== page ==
Brokers Predict Continued Multifamily and Industrial Investment
An experienced investment broker's perspective may be the most accurate and reliable measure of market trends that is available today. Of all the parties involved in investment transactions, only brokers have the broad perspective derived from multiple direct experiences and the need to focus on discipline-specific research. Their unique mission is to constantly grow their store of transaction-based knowledge regarding real estate investment and related economic trends for clients' benefit.
In this light, a survey of investment broker perspectives is useful in assessing national commercial real estate investment trends. Thus, a brief impressionistic survey recently was sent to a cross section of investment specialists nationwide. The survey asked brokers about their observations from the past year and their predictions for this year. Although the responses are based on anecdotal evidence from a group of real estate professionals who are more optimistic and forward-looking than the average population, the information gleaned is insightful and offers a good view of the investment market from the trenches.
Private vs. Institutional Investors
To establish a benchmark, the survey asked participants to identify the current most-active investor type in their respective markets. The overwhelming majority noted that private capital is more active than institutional. The reasons cited are similar for all regions: low interest rates, fear of fallout from the stock market's decline, and an increase in Internal Revenue Code Section 1031 tax-deferred exchanges. Brokers also citied the absence of large, high-quality offerings, particularly on the coasts, as another reason for the shift away from institutional buying.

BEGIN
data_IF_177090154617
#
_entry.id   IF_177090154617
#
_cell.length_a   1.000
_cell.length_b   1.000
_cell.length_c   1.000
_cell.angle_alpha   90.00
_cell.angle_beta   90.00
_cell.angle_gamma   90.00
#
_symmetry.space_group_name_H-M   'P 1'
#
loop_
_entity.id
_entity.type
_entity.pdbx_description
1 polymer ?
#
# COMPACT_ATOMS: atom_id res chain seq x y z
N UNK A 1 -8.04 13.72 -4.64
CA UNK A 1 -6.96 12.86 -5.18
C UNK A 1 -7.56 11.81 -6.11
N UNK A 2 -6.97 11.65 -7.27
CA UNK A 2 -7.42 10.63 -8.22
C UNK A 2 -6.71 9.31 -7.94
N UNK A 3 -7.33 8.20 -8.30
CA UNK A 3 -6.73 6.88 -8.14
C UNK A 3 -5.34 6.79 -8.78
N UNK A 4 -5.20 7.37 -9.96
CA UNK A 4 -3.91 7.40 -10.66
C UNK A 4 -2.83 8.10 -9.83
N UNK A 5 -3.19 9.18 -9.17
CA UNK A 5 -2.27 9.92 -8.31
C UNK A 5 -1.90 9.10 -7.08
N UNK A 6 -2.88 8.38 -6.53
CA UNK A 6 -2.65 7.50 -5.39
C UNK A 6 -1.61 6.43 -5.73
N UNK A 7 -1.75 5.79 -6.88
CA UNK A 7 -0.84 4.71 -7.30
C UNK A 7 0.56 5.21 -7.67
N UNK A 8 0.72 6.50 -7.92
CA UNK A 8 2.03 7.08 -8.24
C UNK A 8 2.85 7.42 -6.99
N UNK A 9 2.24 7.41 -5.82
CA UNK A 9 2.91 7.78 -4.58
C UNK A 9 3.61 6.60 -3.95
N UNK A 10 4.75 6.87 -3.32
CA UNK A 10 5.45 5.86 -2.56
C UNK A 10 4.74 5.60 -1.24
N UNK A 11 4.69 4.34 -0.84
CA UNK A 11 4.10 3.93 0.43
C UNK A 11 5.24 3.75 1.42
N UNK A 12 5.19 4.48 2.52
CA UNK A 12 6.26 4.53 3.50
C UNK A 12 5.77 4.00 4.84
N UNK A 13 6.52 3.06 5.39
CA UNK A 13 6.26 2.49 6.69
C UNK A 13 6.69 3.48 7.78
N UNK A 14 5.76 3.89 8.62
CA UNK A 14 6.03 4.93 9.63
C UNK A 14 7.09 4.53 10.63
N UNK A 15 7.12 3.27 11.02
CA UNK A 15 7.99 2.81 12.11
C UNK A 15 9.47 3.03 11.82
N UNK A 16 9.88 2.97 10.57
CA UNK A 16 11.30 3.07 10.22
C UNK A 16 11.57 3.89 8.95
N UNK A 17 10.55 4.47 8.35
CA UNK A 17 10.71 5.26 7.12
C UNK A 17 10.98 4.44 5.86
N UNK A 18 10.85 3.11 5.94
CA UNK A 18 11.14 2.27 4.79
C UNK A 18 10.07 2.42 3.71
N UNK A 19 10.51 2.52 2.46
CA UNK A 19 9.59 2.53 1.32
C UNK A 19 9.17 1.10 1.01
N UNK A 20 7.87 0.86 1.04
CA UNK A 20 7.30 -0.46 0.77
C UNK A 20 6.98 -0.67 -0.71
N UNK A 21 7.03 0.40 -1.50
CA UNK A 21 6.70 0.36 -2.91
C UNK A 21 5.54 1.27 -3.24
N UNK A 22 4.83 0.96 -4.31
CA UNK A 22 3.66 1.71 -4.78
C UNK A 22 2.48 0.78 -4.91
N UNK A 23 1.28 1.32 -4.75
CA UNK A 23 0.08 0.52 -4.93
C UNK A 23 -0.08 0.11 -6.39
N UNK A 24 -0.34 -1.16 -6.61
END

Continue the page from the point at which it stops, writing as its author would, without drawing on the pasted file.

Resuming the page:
Interestingly, Midwest brokers mentioned institutional dominance most often, belying the notion that institutional interest mainly focuses on the coasts, where there is more high-end product in larger markets.
Overall, private capital appears more willing to seek out opportunities in the current economic environment, and institutional capital prefers to wait for exceptional opportunities, which have been scarce.
Similarly, by a wide margin respondents projected continued private-investor dominance through this year. However, a number of them predicted institutions will pick up the pace, mostly in secondary markets, and some noted that institutions are beginning to look at smaller deals. Several brokers foresee increased real-estate-owned activity this year, opening the door for parties that can either move quickly or structure creative financing for troubled assets.
Most Sought-After Property Types
ultifamily and industrial are the most popular properties across the board, according to respondents. They cited office and retail only occasionally as the most sought-after product type, showing no particular geographic trend. Stability and quality of available product are the chief reasons for multifamily's continued dominance. However, both sectors seem to be riding parallel waves of popularity held in place by sheer momentum from transaction velocity and continued perceptions of limited downside, even during troubled times.